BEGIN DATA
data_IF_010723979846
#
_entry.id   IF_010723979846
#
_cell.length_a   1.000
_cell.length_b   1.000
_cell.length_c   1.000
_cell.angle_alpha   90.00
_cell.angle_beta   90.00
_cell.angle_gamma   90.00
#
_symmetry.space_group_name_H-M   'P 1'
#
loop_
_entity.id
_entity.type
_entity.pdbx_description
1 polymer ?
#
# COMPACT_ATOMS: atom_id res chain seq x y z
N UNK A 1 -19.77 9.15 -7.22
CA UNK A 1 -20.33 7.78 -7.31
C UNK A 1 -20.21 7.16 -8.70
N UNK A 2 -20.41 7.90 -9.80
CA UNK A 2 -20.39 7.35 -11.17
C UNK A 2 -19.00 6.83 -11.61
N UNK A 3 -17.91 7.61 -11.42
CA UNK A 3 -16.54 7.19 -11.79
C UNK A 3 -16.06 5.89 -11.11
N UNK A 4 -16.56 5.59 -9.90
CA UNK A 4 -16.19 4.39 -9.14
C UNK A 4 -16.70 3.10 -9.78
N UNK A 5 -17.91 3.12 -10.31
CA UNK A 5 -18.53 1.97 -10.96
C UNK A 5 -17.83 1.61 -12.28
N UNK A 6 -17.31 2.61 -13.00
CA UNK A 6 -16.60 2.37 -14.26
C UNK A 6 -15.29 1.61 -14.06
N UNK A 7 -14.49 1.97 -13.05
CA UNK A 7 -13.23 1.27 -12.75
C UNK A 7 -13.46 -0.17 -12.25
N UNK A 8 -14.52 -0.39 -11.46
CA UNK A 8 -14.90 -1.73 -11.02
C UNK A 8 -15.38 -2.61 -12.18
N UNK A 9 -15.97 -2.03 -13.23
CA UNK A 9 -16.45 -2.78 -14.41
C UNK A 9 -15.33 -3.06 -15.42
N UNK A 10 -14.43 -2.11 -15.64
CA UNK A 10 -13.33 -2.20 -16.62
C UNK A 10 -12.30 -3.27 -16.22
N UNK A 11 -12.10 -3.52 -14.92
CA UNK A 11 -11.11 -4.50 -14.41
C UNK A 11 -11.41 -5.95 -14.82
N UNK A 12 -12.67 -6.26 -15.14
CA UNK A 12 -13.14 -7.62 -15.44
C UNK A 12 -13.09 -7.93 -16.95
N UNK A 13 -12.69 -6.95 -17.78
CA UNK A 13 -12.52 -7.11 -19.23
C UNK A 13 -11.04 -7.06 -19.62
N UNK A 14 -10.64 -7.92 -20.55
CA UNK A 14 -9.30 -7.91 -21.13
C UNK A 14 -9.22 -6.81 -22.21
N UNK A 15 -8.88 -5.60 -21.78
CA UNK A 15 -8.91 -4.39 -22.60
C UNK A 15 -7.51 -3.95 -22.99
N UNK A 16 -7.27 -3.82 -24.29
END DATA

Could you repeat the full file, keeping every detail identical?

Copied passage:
data_IF_010723979846
#
_entry.id   IF_010723979846
#
_cell.length_a   1.000
_cell.length_b   1.000
_cell.length_c   1.000
_cell.angle_alpha   90.00
_cell.angle_beta   90.00
_cell.angle_gamma   90.00
#
_symmetry.space_group_name_H-M   'P 1'
#
loop_
_entity.id
_entity.type
_entity.pdbx_description
1 polymer ?
#
# COMPACT_ATOMS: atom_id res chain seq x y z
N UNK A 1 -19.77 9.15 -7.22
CA UNK A 1 -20.33 7.78 -7.31
C UNK A 1 -20.21 7.16 -8.70
N UNK A 2 -20.41 7.90 -9.80
CA UNK A 2 -20.39 7.35 -11.17
C UNK A 2 -19.00 6.83 -11.61
N UNK A 3 -17.91 7.61 -11.42
CA UNK A 3 -16.54 7.19 -11.79
C UNK A 3 -16.06 5.89 -11.11
N UNK A 4 -16.56 5.59 -9.90
CA UNK A 4 -16.19 4.39 -9.14
C UNK A 4 -16.70 3.10 -9.78
N UNK A 5 -17.91 3.12 -10.31
CA UNK A 5 -18.53 1.97 -10.96
C UNK A 5 -17.83 1.61 -12.28
N UNK A 6 -17.31 2.61 -13.00
CA UNK A 6 -16.60 2.37 -14.26
C UNK A 6 -15.29 1.61 -14.06
N UNK A 7 -14.49 1.97 -13.05
CA UNK A 7 -13.23 1.27 -12.75
C UNK A 7 -13.46 -0.17 -12.25
N UNK A 8 -14.52 -0.39 -11.46
CA UNK A 8 -14.90 -1.73 -11.02
C UNK A 8 -15.38 -2.61 -12.18
N UNK A 9 -15.97 -2.03 -13.23
CA UNK A 9 -16.45 -2.78 -14.41
C UNK A 9 -15.33 -3.06 -15.42
N UNK A 10 -14.43 -2.11 -15.64
CA UNK A 10 -13.33 -2.20 -16.62
C UNK A 10 -12.30 -3.27 -16.22
N UNK A 11 -12.10 -3.52 -14.92
CA UNK A 11 -11.11 -4.50 -14.41
C UNK A 11 -11.41 -5.95 -14.82
N UNK A 12 -12.67 -6.26 -15.14
CA UNK A 12 -13.14 -7.62 -15.44
C UNK A 12 -13.09 -7.93 -16.95
N UNK A 13 -12.69 -6.95 -17.78
CA UNK A 13 -12.52 -7.11 -19.23
C UNK A 13 -11.04 -7.06 -19.62
N UNK A 14 -10.64 -7.92 -20.55
CA UNK A 14 -9.30 -7.91 -21.13
C UNK A 14 -9.22 -6.81 -22.21
N UNK A 15 -8.88 -5.60 -21.78
CA UNK A 15 -8.91 -4.39 -22.60
C UNK A 15 -7.51 -3.95 -22.99
N UNK A 16 -7.27 -3.82 -24.29